Legal Framework and Public Schools by ziq13082

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                      Brockton Public Schools
                      School Committee Policy
                                   HOME SCHOOLING

In March 1987, the Massachusetts Supreme Judicial Court decided the case entitled Care and
Protection of Charles, 399 Mass. 324 (1987). The decision sets forth the legal standards for
approval of home education programs for children of compulsory school age in
Massachusetts. This advisory opinion, prepared by Rhoda E. Schneider, General Counsel of
the Department of Education, is intended to inform public school officials and other interested
parties of the standards set forth in the decision. It supersedes the department's January 4,
1980 Advisory Opinion on Home Education, although the approval guidelines established by
the court are very similar to those in the 1980 advisory.

There are four main components to the decision, which may be summarized as follows:

1. The School Committee may enforce the compulsory school attendance law through
   a care and protection proceeding.

   The court held that the Canton School Committee had authority to file a petition for care
   and protection (pursuant to General Laws Chapter 119, Section 24) with respect to three
   school-age children whose parents had not enrolled them in public school or an approved
   private school, and who had not been granted permission to educate them at home. The
   court noted that the compulsory school attendance law (General Laws Chapter 76, Section
   I) states that "the School Committee of each city shall provide for and enforce the school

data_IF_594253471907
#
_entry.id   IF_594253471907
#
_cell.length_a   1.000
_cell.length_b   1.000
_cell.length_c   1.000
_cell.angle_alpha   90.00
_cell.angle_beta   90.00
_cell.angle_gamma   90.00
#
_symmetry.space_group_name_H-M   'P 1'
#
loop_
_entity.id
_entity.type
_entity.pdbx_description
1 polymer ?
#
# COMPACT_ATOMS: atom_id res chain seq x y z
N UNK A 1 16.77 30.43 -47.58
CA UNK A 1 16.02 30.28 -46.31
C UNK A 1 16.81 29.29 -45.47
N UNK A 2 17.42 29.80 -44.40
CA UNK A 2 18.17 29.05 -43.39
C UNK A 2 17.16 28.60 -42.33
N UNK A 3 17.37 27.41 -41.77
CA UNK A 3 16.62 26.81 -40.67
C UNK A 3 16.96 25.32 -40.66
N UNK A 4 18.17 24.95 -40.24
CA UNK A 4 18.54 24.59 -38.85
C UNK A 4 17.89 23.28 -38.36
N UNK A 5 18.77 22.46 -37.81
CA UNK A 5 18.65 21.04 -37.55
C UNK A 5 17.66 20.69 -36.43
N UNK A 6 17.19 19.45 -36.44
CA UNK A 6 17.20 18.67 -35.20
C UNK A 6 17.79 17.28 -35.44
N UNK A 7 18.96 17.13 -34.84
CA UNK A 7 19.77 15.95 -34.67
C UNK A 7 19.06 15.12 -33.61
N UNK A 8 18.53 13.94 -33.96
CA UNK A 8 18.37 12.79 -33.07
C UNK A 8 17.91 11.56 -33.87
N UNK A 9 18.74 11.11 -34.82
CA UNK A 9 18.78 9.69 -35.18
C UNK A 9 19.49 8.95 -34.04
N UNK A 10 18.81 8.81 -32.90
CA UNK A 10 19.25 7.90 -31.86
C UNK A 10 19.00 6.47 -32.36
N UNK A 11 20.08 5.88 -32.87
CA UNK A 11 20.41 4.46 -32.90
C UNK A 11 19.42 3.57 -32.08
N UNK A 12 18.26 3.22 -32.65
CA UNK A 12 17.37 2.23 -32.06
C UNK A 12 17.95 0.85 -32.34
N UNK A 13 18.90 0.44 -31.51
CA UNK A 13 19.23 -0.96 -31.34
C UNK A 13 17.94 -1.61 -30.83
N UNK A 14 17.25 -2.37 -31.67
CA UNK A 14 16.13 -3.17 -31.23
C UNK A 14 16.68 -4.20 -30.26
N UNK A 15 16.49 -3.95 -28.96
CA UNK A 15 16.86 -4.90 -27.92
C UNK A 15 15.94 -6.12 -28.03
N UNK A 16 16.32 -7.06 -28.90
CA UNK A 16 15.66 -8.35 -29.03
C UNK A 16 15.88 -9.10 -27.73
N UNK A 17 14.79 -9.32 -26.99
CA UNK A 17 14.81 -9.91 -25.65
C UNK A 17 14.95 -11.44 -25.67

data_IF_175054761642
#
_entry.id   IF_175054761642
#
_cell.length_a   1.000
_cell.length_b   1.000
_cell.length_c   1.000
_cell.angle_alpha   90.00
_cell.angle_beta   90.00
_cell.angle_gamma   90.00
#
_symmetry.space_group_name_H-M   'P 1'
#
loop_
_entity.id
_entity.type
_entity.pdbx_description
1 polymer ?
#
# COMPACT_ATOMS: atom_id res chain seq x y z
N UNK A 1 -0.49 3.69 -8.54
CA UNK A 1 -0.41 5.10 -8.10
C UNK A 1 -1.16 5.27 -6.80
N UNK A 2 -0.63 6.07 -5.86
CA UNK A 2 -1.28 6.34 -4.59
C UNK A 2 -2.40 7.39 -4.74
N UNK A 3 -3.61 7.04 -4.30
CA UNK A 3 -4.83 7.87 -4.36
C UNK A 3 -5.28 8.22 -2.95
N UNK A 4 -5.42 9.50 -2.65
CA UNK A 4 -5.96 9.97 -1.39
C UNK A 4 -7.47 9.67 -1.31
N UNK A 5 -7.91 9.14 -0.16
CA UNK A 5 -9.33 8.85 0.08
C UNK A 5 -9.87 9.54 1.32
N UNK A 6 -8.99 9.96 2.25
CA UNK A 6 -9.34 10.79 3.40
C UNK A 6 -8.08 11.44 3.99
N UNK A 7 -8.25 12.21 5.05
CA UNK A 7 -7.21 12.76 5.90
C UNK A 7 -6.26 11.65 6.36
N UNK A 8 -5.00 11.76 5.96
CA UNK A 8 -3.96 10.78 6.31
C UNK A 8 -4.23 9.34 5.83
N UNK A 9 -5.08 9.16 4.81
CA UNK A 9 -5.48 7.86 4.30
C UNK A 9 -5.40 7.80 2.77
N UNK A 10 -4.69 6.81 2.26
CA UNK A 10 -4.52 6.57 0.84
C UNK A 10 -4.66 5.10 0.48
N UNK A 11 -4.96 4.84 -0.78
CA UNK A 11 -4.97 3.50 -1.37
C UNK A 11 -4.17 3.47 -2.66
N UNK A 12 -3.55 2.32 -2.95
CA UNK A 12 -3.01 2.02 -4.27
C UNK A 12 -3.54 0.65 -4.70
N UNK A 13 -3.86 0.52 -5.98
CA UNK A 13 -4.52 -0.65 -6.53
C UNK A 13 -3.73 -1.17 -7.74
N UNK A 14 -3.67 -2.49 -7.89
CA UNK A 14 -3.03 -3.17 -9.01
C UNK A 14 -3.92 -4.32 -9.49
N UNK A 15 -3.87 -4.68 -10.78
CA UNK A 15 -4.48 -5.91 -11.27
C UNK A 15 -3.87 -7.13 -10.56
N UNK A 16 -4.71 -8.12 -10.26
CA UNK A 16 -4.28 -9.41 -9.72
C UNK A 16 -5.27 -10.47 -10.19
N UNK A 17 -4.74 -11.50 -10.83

attendance of all children (ages 6-16) actually residing therein in accordance here-with,"
   and concluded that one appropriate way for the School Committee to do so is a petition to
   find the children in need of care and protection with respect to their educational care.

2. The compulsory school attendance law provides adequate standards to determine a
   child's need for educational care and to withstand constitutional challenge.

   The court held that General Laws Chapter 76, Section 1, the compulsory school
   attendance law, provides the standards by which a judge may determine that a child is in
   need of educational care, and is neither void for vagueness nor an unlawful delegation of
   legislative authority. In pertinent part, the statute provides:

   Every child between the minimum and maximum ages established for school attendance
   by the Board of Education (6-16) shall attend a public day school or some other day
   school approved by the School Committee, unless the child attends school in another city,
   but such attendance shall not be required of a child who is being otherwise
   instructed in a manner approved in advance by the Superintendent or the School
   Committee. (Emphasis added.)

   The court concluded that this grant of authority to the Superintendent or School
   Committee to approve an alternative manner of instruction for a child (specifically, home
   instruction) is not unconstitutionally vague, because the school officials may draw
   approval criteria from three sources. First, the legislatures established a general
   framework for public education, by mandating the subjects that must be taught in public
   schools and qualifications public school teachers must meet. (See General Laws Chapter
   71, Sections 1, 2, 3 and 38G.) Second, the court stated that proposed home education
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   programs are subject to the same standard of approval as private schools under General
   Laws Chapter 76, Section 1:

   For the purposes of this section, School Committees shall approve a private school when
   satisfied that the instruction in all the studies required by law equals in thoroughness and
   efficiency, and in the progress made therein, that in the public schools in the same city;